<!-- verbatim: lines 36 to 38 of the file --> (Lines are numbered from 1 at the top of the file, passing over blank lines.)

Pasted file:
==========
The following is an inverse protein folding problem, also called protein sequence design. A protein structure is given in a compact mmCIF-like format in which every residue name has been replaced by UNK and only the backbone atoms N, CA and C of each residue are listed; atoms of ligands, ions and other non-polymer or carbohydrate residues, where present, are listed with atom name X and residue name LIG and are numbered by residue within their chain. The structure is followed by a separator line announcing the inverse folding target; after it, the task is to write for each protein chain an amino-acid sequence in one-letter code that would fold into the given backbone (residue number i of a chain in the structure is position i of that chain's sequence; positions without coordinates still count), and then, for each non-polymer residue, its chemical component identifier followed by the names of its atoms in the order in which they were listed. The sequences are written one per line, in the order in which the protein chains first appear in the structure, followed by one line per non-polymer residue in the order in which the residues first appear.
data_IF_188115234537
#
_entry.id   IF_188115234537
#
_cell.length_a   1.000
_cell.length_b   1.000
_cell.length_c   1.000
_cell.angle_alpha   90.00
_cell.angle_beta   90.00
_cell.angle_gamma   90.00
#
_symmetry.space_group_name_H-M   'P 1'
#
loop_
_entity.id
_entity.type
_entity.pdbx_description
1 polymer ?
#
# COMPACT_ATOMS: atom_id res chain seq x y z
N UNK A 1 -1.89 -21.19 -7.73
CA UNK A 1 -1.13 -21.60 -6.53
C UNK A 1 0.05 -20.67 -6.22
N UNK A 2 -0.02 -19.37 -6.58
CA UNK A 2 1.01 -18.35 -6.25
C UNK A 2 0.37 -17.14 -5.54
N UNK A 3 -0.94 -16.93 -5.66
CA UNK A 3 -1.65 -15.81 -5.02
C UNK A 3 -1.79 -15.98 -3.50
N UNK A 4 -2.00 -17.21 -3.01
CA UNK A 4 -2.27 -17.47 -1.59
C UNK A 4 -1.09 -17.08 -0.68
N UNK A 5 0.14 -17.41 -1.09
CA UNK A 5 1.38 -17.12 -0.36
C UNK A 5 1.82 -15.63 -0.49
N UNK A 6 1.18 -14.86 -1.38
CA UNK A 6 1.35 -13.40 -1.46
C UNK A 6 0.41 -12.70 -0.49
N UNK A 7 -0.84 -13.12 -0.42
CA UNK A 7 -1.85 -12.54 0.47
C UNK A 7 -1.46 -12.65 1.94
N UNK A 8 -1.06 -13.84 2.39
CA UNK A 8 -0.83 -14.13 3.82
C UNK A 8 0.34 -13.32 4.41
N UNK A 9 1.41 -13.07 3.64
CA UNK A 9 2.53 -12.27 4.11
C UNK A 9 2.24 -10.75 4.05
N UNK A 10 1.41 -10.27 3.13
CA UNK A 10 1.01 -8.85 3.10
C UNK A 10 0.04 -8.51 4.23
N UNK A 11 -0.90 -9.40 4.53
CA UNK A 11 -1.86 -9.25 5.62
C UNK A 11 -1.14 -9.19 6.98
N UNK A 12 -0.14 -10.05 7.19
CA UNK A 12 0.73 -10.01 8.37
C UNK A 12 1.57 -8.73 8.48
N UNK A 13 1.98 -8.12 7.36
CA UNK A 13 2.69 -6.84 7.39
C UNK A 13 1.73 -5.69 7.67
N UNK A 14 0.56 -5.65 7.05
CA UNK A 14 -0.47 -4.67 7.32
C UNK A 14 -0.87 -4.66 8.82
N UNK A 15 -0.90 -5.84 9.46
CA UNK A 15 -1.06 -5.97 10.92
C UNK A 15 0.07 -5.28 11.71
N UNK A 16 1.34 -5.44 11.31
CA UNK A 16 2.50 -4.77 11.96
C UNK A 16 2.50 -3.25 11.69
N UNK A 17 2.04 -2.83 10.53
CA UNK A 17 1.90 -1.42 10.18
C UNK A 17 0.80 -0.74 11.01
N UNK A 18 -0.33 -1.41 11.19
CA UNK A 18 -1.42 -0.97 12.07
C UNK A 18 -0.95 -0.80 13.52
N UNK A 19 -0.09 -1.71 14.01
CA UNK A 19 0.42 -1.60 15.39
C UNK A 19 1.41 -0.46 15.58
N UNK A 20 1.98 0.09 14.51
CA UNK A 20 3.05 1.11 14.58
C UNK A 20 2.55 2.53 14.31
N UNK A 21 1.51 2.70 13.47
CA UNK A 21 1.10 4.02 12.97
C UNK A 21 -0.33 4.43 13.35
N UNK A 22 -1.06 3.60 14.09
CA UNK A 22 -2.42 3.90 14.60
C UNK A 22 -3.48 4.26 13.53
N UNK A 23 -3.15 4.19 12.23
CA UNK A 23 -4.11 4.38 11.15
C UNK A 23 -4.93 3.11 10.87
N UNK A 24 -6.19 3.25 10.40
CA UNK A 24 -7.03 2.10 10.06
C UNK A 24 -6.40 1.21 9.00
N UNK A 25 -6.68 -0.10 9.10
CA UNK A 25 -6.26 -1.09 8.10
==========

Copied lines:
C UNK A 5 1.82 -15.63 -0.49
N UNK A 6 1.18 -14.86 -1.38
CA UNK A 6 1.35 -13.40 -1.46